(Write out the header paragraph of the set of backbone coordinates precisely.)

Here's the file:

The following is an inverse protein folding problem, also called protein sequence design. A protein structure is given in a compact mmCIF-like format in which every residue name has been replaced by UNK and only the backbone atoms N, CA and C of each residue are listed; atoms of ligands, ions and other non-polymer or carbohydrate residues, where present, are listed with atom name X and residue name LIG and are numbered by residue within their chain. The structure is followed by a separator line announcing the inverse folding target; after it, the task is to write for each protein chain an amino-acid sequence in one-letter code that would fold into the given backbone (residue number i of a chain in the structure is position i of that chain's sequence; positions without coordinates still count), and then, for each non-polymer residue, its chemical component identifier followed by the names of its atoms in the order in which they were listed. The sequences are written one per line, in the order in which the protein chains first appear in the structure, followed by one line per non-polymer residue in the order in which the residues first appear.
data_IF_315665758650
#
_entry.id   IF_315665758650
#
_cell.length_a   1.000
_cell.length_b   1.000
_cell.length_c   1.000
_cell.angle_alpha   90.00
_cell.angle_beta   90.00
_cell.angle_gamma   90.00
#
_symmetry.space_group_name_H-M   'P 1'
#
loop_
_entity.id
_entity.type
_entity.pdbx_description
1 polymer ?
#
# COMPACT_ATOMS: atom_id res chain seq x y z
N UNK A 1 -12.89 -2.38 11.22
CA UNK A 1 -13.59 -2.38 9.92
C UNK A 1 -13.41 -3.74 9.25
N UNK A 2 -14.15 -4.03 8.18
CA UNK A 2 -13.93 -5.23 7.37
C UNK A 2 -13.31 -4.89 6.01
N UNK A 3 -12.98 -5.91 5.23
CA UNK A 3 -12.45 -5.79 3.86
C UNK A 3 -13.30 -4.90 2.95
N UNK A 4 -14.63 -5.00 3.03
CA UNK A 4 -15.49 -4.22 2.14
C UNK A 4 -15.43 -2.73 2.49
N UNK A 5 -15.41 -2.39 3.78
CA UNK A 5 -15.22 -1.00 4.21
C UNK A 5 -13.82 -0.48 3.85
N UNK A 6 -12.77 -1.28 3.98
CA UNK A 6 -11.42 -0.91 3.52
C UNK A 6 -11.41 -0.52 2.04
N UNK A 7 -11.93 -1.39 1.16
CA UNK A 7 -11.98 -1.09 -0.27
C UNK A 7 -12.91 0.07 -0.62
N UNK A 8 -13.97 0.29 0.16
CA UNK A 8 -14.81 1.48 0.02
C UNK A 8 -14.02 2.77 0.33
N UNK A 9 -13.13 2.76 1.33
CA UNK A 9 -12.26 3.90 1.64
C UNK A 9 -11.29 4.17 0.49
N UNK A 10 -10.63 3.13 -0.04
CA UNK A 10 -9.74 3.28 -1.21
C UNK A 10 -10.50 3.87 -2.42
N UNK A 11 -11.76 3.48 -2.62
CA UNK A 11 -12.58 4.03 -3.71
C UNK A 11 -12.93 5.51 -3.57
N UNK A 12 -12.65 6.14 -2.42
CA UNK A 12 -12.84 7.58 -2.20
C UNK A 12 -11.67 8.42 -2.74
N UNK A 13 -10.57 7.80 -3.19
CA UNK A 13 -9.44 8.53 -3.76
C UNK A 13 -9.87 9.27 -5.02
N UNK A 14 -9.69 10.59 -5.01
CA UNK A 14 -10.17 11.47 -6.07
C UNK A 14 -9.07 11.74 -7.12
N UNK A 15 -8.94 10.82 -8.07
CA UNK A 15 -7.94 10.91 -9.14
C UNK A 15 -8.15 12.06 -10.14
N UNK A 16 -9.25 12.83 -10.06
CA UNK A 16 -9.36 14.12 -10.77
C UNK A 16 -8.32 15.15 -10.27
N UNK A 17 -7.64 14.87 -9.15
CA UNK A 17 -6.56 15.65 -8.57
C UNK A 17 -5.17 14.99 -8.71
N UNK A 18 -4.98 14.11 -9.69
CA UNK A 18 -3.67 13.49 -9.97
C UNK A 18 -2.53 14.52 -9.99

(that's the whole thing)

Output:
The following is an inverse protein folding problem, also called protein sequence design. A protein structure is given in a compact mmCIF-like format in which every residue name has been replaced by UNK and only the backbone atoms N, CA and C of each residue are listed; atoms of ligands, ions and other non-polymer or carbohydrate residues, where present, are listed with atom name X and residue name LIG and are numbered by residue within their chain. The structure is followed by a separator line announcing the inverse folding target; after it, the task is to write for each protein chain an amino-acid sequence in one-letter code that would fold into the given backbone (residue number i of a chain in the structure is position i of that chain's sequence; positions without coordinates still count), and then, for each non-polymer residue, its chemical component identifier followed by the names of its atoms in the order in which they were listed. The sequences are written one per line, in the order in which the protein chains first appear in the structure, followed by one line per non-polymer residue in the order in which the residues first appear.